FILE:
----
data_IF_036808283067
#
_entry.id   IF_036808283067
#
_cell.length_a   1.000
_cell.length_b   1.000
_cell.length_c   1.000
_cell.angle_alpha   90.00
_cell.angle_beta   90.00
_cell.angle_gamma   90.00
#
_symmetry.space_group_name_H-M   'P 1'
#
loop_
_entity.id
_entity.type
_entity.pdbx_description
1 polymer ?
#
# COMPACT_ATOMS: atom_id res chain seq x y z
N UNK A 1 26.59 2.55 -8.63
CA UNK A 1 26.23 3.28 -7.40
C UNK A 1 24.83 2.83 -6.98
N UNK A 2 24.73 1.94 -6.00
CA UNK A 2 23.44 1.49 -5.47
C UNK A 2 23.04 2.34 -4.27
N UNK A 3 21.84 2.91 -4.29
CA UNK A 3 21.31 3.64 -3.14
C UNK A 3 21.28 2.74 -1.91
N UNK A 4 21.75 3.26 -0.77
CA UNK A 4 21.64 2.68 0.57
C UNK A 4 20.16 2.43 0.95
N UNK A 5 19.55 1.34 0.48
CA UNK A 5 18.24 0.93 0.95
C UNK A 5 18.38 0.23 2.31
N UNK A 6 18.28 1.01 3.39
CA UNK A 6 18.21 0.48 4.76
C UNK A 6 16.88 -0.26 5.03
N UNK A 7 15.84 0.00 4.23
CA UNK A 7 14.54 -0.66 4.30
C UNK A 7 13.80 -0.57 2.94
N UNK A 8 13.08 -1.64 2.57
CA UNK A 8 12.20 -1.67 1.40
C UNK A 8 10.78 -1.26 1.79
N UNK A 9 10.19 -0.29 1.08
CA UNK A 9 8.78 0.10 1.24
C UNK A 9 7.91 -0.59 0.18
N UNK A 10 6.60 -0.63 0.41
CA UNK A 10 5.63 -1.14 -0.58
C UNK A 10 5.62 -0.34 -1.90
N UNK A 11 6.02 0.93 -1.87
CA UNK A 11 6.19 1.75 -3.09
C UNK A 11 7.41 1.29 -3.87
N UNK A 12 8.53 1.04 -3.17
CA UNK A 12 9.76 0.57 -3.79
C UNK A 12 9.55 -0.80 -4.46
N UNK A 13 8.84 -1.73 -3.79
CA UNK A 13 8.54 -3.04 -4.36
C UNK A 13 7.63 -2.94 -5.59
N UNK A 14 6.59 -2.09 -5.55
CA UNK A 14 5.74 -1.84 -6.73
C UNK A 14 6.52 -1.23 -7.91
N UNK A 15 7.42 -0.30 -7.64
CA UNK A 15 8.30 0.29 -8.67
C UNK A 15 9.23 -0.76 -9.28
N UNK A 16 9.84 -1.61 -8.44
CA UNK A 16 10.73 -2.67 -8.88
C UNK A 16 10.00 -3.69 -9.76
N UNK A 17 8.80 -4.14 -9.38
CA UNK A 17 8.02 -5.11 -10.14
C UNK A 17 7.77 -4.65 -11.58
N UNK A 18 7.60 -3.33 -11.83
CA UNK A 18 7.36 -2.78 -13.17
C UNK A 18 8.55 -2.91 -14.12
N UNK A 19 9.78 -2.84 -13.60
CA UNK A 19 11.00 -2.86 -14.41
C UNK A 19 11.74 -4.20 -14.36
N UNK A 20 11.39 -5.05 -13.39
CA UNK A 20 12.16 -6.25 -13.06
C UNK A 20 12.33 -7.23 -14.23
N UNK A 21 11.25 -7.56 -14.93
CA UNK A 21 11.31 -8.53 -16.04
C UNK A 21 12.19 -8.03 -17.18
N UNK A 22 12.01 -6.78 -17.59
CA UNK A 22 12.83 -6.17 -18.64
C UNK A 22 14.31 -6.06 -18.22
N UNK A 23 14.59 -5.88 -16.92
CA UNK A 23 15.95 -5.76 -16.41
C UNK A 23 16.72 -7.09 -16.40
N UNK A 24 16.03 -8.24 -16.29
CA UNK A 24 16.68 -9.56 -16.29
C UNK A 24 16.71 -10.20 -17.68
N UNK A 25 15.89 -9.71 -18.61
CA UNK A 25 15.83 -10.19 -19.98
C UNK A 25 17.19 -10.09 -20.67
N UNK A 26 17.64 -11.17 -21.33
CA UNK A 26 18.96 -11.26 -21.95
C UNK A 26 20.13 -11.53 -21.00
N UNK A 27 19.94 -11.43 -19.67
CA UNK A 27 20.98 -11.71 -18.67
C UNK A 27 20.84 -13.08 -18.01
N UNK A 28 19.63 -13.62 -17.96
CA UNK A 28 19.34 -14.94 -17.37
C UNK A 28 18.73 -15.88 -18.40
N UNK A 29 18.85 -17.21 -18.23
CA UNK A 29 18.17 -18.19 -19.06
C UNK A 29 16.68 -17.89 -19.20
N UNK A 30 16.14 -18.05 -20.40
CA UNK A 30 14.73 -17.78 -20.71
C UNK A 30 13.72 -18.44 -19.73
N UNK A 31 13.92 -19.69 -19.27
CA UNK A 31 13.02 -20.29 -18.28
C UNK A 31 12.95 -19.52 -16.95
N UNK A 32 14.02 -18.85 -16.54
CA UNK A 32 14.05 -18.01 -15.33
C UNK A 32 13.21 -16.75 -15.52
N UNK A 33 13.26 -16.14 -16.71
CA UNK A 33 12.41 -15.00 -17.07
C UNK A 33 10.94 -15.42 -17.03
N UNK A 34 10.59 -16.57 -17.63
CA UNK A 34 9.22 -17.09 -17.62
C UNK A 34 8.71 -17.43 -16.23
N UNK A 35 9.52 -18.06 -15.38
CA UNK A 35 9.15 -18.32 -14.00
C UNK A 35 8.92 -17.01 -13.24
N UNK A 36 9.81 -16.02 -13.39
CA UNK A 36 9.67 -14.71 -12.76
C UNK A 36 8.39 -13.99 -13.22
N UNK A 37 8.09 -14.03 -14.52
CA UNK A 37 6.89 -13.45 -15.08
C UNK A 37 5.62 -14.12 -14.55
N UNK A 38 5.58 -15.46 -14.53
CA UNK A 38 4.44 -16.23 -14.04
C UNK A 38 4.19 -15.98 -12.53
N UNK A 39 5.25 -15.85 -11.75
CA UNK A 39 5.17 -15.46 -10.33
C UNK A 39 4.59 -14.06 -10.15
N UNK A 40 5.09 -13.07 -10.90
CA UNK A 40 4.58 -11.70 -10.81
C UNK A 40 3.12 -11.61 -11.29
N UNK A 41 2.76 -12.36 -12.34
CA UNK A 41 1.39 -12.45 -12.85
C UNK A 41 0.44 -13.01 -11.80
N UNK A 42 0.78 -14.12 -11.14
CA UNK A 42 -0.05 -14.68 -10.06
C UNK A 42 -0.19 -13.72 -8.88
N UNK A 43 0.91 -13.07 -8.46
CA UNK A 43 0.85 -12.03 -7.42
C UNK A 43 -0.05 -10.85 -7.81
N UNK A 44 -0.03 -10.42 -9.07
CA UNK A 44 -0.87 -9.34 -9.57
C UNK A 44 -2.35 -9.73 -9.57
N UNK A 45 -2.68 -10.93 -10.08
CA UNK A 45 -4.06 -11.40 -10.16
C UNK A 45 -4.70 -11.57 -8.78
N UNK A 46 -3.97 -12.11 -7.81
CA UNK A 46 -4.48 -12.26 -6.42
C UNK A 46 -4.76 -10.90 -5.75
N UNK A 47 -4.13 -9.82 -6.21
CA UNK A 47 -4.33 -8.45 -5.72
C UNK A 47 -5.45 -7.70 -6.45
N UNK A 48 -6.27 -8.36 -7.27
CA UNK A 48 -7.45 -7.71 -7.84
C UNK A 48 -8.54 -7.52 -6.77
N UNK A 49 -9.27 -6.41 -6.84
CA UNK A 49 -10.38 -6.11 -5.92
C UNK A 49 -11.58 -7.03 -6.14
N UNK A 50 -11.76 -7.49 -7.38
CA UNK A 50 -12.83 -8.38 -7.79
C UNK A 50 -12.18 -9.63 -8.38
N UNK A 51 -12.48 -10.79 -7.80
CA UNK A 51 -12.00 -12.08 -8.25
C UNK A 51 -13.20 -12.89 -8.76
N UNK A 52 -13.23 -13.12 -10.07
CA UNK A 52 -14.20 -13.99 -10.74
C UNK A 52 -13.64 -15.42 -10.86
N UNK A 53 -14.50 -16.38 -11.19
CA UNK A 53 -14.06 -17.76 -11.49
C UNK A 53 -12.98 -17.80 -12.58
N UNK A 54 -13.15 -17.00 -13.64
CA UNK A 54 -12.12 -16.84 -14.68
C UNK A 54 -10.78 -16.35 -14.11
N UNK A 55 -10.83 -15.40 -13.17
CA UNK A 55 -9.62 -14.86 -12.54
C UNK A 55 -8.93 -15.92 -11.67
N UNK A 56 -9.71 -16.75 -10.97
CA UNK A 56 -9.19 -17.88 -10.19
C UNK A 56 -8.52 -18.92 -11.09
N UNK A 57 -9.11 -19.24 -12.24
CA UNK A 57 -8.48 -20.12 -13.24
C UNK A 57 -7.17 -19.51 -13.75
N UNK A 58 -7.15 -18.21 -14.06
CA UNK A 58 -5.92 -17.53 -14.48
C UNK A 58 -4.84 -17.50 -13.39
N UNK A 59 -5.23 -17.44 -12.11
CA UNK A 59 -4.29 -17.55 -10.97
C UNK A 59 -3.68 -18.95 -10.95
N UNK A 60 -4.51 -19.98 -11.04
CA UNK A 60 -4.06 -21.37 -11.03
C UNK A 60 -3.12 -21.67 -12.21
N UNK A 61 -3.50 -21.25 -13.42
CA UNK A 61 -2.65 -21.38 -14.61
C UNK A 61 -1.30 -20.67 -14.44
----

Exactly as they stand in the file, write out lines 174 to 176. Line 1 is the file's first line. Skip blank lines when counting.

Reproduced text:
N UNK A 52 -13.23 -13.12 -10.07
CA UNK A 52 -14.20 -13.99 -10.74
C UNK A 52 -13.64 -15.42 -10.86